What is organic & inorganic sunscreen?


When choosing sunscreens, consumers are taking many factors into account, including the types of filters used, both organic and inorganic. But what is the difference between these two categories? Eileen Zhang explains

Cosmetics Business asks, what is organic & inorganic sunscreen, and how can we use this knowledge when choosing sunscreens?

Over to the expert…

When choosing different sunscreen products, consumers take many factors into consideration, including SPF values, broad spectrum claims, UVA-PF value or PA+ rating, and the type of filters used: organic versus inorganic.

Organic UV filters are a group of carbon-containing compounds designed to absorb UV radiation. To maintain effectiveness over time, they should not alter chemically after repeated UV irradiation.

However, many common organic UV filters, when they absorb UV radiation and enter their energy-rich excited states, are often unable to quickly release the excited state energy to return to their ground state where they are stable and ready to absorb additional UV energy.

These unstable UV filters will photodegrade over time in the sun, losing their absorption capability and generating photoproducts that have not been studied for their safety on human skin. An example is avobenzone (INCI: Butyl methoxydibenzoylmethane). While a very common and globally-approved UVA filter, it is notoriously unstable under UV radiation.

Hallstar was one of the first companies to discover the photodegradation of avobenzone and dedicated many years of research to developing a range of solutions for its stabilisation.

Inorganic UV filters, on the other hand, are a group of mineral oxides such as titanium dioxide (TiO2) and zinc oxide (ZnO). They are often referred to as ‘physical’ filters, as compared with ‘chemical’ filters, which are organic compounds.

There is a common misconception that inorganic filters only reflect, scatter and refract sunlight, and as such are safer to our skin than organic filters. In fact, both titanium dioxide (TiO2) and zinc oxide (ZnO) are semiconducting materials capable of absorbing UV energy, which contributes most of their UV shielding ability. After absorbing UV energy, these mineral particles are promoted to their conducting band and become photoactive.

Organic UV filters are a group of carbon-containing compounds designed to absorb UV radiation

In addition, TiO2 and ZnO are well-known active photocatalysts used extensively in heterogeneous photocatalysis to destroy environmental pollutants that are organic in nature. When photoactivated by UV light, TiO2 and ZnO are known to generate highly oxidising radicals such as •OH, and other reactive oxygen species (ROS) such as H2O2 and singlet oxygen, 1O2, which are known to be cytotoxic and genotoxic.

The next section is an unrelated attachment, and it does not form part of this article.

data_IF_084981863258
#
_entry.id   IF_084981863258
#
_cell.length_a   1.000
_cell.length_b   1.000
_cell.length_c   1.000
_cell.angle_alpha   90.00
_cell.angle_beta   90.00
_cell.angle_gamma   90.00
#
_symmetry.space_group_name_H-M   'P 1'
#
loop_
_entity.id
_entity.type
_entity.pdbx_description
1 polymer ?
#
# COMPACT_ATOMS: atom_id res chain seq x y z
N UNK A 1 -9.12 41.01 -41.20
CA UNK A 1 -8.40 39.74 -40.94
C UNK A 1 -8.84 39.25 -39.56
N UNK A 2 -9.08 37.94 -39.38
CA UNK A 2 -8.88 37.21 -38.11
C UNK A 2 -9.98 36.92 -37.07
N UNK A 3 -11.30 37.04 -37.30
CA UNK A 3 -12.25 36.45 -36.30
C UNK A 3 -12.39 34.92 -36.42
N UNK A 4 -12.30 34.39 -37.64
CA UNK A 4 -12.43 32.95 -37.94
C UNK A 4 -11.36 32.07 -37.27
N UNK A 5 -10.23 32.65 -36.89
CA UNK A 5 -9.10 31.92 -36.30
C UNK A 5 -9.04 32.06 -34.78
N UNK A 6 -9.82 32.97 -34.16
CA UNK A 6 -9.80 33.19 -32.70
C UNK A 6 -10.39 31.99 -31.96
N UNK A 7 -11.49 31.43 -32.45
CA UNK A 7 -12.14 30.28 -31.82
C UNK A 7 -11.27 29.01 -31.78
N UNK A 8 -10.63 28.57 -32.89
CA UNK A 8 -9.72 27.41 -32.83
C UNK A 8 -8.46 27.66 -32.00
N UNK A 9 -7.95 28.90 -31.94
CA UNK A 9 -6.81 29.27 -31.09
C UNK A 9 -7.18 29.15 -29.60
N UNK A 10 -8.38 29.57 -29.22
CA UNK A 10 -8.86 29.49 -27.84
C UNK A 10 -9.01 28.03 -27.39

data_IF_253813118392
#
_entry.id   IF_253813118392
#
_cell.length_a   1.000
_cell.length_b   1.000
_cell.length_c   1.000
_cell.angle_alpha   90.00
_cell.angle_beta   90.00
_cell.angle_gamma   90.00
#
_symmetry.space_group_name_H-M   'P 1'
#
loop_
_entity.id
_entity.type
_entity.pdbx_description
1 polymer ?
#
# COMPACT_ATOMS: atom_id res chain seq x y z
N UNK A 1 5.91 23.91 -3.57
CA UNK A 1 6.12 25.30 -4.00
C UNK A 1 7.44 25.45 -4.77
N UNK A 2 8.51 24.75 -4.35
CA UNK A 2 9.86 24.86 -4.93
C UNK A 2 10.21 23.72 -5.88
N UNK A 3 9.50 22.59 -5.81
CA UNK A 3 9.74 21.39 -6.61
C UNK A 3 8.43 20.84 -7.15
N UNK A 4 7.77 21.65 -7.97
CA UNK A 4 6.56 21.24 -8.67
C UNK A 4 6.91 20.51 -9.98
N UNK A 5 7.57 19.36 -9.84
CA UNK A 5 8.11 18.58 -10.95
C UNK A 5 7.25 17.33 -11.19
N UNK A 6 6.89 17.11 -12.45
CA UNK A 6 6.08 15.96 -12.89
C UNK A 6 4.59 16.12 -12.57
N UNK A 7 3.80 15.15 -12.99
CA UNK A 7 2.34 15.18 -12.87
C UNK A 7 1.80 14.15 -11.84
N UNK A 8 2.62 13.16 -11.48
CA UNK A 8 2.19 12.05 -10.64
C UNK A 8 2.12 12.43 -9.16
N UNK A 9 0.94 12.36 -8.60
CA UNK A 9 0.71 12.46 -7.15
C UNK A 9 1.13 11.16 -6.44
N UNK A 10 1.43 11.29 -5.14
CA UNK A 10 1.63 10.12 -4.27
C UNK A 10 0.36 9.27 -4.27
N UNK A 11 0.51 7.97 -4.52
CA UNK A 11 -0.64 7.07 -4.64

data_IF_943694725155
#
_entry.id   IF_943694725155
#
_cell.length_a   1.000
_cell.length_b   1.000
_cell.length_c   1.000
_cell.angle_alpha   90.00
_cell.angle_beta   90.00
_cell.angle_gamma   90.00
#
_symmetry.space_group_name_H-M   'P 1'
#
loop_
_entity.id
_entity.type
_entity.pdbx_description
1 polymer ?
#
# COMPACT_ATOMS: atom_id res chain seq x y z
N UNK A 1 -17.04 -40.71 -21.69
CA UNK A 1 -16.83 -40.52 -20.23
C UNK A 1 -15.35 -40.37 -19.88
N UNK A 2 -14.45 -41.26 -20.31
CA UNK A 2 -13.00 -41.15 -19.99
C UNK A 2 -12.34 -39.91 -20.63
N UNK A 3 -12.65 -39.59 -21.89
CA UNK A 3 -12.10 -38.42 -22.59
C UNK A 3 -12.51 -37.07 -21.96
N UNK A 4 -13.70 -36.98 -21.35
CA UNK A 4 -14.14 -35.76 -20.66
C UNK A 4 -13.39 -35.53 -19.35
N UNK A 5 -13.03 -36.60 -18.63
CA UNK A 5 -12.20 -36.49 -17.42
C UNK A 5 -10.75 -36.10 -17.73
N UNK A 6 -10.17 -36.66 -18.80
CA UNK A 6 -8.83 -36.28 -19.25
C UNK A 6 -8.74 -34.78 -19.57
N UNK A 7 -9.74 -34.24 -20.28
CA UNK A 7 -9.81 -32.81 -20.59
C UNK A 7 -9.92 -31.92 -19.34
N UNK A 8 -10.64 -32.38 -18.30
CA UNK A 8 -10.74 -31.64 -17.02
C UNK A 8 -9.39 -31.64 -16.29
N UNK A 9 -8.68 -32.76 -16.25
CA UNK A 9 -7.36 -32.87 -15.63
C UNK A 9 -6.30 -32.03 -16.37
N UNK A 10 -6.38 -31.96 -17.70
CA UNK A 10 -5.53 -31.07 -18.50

Hydroxyl (OH) radicals photogenerated from photoactive TiO2 specimens extracted from commercial sunscreen lotions induce damage to DNA plasmids in vitro and to whole human skin cells in cultures. To restrict the photoactivity of inorganic UV filters, all TiO2 and ZnO used in sunscreens must be surface treated. Unfortunately, the quality of such treatment is not well controlled, and is often insufficient to inhibit all their photoactivity.

Therefore, inorganic sunscreens commonly used in today’s market convey a false sense of security to the consumers.

To reveal and monitor the photoactivity of inorganic filters, Hallstar proposed a test utilising the well-studied chemistry of DPPH (1,1-diphenyl-2-picrylhydrazyl). In this test, the DPPH solution is used as a free radical indicator. DPPH is a stable radical that scavenges other more reactive radicals. The unreacted DPPH radical has a deep violet colour in solution. When it reacts with and is neutralised by other radicals, the solution becomes pale yellow to colourless.

During a typical test, ethanolic solutions of 0.01% (w/w) DPPH were used to disperse TiO2 particles. The solution was irradiated under simulated sunlight or natural sunlight.

Solutions with a common commercially surface treated cosmetic TiO2 turned to pale yellow, indicating the generation of abundant free radicals. When a Hallstar photostabiliser (AvoBrite) was added to the solution, it prevented the photogeneration of free radicals in a dose-dependent fashion, as indicated by the different shades of DPPH colour preservation in the presence of different amounts of AvoBrite.

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To provide guaranteed safety of inorganic filters, Hallstar manufactures pre-protected inorganic dispersion products – the HallBrite EZ-FLO TDX (TiO2 dispersion) and HallBrite EZ-FLO ZDX (ZnO dispersion) series.

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